Should she hear any noise, or own element, when, however, a boat perceive indications of danger, she in- must be at hand to enable them to secure stantly sinks and goes off to a considerable their prize. Few turtles can bite beyond distance; but should everything be the reach of their fore legs, and few, when quiet, she advances slowly towards the once turned over, can, without assistance, beach, crawls over it, her head raised to regain their natural position; but, notthe full stretch of her neck, and when she withstanding this, their flappers are gehas reached a place fitted for her purpose, nerally secured by ropes, so as to render she gazes all round in silence. Finding their escape impossible. • all well,' she proceeds to form a hole in “Persons who search for turtles' eggs the sand, which she effects by removing are provided with a light stiff cane or a it from under her body with her hind gun-rod, with which they go along the flappers, scooping it out with so much shores, probing the sand near the tracks dexterity that the sides seldom if ever of the animals, which, however, cannot fall in. The sand is raised alternately álways be seen, on account of the winds with each flapper, as with a large ladle, and heavy rains, that often obliterate until it has accumulated behind her, them. The nests are discovered not when supporting herself with her head only by men, but also by beasts of prey, and fore part on the ground fronting her and the eggs are collected, or destroyed body, she with a spring from each flapper, on the spot in great numbers, as on cersends the sand around her, scattering it tain parts of the shore hundreds of turtles to the distance of several feet.“ In this are known to deposit their eggs within manner the holé is dug to the depth of the space of 'a'mile. They form a new eighteen inches, or sometimes more than hole each time they lay; and the second two feet. This labour I have seen per- is generally dug near the first, as if the formed in the short period of nine minutes. animal were quite unconscious of what The eggs are then dropped one by one, had befallen it. It will readily be underand disposed in regular layers, to the stood that the umerous eggs seen in a number of a hundred and fifty, or some- turtle on cutting it up could not be all times nearly two hundred. The whole laid the same season. The whole number time spent in this part of the operation deposited by an individual in one summer may be about twenty minutes. She now may amount to four hundred, whereas scrapes the loose sand back over the eggs, if the animal is caught on or near her and so levels and smooths the surface, nest, as I have witnessed, the remaining that few persons on seeing the spot could eggs, all small, without shells, and as it imagine anything had been done to it. were threaded like so many large beads, This accomplished to her mind, she re- exceed three thousand. In an instance treats to the water with all possible where found that number, the turtle dispatch, leaving the hatching of the weighed nearly four hundred pounds. eggs to the heat of the sand. When a The young, soon after being hatched, turtle, a loggerhead for example, is in and when yet scarcely larger than a the act of dropping her eggs, she will not dollar, scratch their way through their move although one should go up to her, sandy covering, and immediately betake or even seat himself on her back, for it themselves to the water." seems that at this moment she finds it necessary to proceed at all events, and is unable to intermit her labour. The mo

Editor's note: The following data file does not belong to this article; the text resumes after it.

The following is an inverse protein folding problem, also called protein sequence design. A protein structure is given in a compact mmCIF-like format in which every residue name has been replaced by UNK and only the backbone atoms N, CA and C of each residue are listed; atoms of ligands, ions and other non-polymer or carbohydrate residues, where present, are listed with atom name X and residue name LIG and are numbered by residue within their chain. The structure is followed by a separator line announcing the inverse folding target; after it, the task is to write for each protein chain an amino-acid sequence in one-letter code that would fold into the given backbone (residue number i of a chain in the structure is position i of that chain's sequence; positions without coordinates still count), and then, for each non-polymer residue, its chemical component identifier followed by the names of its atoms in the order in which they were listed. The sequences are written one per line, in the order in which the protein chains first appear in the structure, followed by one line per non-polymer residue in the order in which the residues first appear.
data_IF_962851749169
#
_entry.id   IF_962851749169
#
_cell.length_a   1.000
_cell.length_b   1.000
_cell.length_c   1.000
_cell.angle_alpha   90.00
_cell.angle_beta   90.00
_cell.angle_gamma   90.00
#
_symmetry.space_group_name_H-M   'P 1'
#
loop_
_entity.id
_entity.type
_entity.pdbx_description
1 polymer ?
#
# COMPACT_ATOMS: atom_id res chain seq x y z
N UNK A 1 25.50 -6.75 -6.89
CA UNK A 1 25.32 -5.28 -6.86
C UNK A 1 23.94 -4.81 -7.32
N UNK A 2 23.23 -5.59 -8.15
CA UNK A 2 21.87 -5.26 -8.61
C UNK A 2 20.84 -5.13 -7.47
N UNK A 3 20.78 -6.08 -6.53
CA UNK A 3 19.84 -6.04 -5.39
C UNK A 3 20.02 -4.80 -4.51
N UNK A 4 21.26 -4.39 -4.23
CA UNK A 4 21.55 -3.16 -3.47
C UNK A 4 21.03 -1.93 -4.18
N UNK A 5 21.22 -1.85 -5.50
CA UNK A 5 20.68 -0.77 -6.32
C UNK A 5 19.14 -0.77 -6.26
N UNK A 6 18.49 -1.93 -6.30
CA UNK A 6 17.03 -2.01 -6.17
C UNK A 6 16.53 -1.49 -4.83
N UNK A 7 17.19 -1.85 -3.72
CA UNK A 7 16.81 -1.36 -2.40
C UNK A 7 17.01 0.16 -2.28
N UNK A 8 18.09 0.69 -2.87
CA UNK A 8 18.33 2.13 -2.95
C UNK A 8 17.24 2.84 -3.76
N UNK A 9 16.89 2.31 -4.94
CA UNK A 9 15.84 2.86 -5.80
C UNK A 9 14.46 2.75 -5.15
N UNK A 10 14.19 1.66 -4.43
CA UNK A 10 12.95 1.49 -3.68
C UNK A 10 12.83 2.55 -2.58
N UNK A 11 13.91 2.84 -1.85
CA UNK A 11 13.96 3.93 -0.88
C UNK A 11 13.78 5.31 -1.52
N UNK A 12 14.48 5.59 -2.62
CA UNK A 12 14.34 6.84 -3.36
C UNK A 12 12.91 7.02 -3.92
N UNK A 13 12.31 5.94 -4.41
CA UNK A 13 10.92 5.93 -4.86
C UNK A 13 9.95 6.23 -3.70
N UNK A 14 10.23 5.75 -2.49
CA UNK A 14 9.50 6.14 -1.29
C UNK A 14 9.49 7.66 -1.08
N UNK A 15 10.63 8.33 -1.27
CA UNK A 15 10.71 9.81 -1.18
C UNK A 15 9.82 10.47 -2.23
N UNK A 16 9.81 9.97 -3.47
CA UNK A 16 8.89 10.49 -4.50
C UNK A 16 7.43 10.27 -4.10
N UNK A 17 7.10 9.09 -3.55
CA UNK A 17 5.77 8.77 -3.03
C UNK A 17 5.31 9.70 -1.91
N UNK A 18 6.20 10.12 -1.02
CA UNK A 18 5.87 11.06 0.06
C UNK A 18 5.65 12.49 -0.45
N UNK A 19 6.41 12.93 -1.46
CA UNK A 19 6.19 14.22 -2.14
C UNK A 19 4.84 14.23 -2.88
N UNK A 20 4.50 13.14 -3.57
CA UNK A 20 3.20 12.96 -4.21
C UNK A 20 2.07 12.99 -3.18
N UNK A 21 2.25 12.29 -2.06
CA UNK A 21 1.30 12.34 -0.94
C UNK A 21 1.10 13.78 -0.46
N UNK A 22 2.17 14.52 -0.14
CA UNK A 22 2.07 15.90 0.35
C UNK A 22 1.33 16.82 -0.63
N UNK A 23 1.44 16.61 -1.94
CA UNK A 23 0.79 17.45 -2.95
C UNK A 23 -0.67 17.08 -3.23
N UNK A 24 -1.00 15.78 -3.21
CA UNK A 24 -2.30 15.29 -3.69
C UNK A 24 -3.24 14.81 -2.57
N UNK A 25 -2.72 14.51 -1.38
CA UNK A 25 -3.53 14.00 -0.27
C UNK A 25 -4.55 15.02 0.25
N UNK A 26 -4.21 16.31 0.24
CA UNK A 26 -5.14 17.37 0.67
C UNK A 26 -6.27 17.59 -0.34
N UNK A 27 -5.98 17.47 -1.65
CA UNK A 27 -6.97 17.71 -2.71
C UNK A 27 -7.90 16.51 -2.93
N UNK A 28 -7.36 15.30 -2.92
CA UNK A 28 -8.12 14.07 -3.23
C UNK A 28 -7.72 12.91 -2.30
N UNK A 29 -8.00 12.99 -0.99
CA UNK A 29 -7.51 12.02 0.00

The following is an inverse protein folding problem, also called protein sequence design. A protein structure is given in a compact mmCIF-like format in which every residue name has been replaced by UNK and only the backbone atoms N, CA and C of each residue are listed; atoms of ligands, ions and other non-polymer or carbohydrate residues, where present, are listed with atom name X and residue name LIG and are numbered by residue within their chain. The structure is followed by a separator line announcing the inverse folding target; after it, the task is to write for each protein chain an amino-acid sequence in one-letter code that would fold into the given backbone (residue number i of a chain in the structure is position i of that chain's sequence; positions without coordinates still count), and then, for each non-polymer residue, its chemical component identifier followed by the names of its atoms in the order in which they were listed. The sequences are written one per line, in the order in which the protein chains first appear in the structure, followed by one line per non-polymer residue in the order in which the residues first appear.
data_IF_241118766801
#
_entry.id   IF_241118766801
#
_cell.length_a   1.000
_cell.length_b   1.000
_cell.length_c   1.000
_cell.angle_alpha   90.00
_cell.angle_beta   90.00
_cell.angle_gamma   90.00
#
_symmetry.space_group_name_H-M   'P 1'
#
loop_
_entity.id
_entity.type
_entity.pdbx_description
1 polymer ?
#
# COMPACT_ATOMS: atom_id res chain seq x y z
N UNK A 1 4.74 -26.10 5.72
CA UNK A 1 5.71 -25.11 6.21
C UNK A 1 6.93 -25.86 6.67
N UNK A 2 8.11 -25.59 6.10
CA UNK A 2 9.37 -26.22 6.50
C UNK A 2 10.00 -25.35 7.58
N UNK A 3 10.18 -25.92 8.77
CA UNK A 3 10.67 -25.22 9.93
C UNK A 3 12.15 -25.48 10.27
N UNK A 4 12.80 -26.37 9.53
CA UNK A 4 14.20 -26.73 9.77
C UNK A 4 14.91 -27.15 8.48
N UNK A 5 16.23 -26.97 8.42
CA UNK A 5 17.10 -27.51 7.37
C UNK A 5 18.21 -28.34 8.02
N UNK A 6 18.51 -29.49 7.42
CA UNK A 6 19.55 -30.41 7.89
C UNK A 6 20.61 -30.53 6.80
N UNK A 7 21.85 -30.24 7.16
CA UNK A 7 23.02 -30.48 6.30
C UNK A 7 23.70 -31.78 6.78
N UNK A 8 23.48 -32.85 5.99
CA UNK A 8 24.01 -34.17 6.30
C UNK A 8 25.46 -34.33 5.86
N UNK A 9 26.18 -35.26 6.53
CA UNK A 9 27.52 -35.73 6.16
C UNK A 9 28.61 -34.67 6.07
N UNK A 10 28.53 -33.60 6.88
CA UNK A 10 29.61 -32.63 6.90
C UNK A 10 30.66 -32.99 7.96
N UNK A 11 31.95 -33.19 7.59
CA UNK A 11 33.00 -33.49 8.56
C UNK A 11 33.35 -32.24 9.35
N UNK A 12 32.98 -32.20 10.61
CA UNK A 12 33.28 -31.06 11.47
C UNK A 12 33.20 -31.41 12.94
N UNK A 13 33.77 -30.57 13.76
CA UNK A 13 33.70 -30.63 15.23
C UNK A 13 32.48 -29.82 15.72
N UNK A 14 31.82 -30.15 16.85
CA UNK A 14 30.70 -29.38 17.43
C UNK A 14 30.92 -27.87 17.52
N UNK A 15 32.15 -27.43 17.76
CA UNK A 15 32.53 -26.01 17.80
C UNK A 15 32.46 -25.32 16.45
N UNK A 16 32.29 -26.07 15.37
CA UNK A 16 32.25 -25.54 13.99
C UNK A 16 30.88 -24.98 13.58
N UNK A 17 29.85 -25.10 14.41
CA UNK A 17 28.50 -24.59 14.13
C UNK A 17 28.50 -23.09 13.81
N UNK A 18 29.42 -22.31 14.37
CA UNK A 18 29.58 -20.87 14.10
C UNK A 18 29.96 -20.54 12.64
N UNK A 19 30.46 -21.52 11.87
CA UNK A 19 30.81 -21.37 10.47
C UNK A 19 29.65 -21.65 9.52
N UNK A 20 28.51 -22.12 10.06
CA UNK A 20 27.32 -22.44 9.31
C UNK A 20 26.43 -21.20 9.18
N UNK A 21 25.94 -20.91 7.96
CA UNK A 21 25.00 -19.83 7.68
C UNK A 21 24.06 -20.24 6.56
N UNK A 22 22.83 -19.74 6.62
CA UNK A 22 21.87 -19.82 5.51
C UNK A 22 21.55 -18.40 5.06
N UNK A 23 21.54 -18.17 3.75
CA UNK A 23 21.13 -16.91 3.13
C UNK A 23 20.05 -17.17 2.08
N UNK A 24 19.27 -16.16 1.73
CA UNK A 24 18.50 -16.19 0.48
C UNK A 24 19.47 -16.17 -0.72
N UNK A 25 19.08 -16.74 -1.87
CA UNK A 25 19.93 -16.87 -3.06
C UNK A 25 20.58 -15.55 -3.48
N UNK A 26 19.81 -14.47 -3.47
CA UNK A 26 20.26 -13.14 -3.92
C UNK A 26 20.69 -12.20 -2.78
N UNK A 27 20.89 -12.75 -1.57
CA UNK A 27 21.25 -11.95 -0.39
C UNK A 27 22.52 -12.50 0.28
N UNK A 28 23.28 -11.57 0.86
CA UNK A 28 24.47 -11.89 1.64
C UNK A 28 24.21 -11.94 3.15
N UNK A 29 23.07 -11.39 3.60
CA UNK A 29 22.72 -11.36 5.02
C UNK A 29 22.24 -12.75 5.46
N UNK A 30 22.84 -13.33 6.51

AUX GOURMANDS ! ment it is finished, however, off she starts; All the world knows that the sausages of nor would it then be possible for one, Bologna are esteemed the nicest, if not unless he were as strong as a Hercules, the most delicate, food that can be eaten; to turn her over and secure her.
yet it is well known that they are made “ To upset a turtle on the shore, one with ass's flesh. Xenophon, in his Anais obliged to fall on his knees, and placing basis, says that the flesh of the wild ass his shoulder behind her forearm, gradual was esteemed a delicacy by the army; ly raise her up by pushing with great and, in the history of Belisarius's wars, force, and then with a jerk throw her we find mention of sausages made from
Sometimes it requires the united the flesh of mules that had died of the strength of several men to accomplish plague !
C. C. C.
OF FICTION, POETRY, HISTORY, AND GENERAL LITERATURE.
The PIEDMONTESE COURIER. cheek. The Piedmontese couriers are A TRAVELLING ADVENTURE.
on a plan very different to all other (For the Parterre.)
foreign couriers; they have their own
carriages, and travel in general to the very In the summer of 182— I took my place confines of the Piedmontese territories, by the Courier from Turin to Nice, and one for instance from Turin to Geneva, a fine clear evening found me seated side another to Florence, and a third to Nice, by side with my mercury of the post- and so on. These journeys they perform office, and listening with great satisfac- alternately, so that it is known along the tion to the "en route "which started us road at what period each courier will on our journey. The courier was a man pass. On one of the journeys of my whose “ portly paunch” bespoke one on fellow-traveller to Nice, he had been good terms both with himself and the stopped and robbed of some money he world; one who told his tale right mer- was conveying, and as the money berily, and had a kind word and ready smilelonged to the government, a great stir for the many who crowded round to learn was made about it, and the provincial the news, on his changing horses or authorities deemed it incumbent upon
his letter bags at the different them to take up somebody. Two men towns and villages. If ever a man were were accordingly taken up and accused, truly happy, or there was one who and as the courier swore positively to seemed to set at nought the cares and ills them, they were in a short time afterof this world, I think it was my friend wards executed. From some inquiries I the courier. Nothing seemed to discom- afterwards made, I found great doubts
; though I much question, had were entertained as to their being really he but been aware what would have been the men, and many indeed said the the result of the present journey, the courier would have been too frightened smile would for once have forsaken his to have known a man from a woman;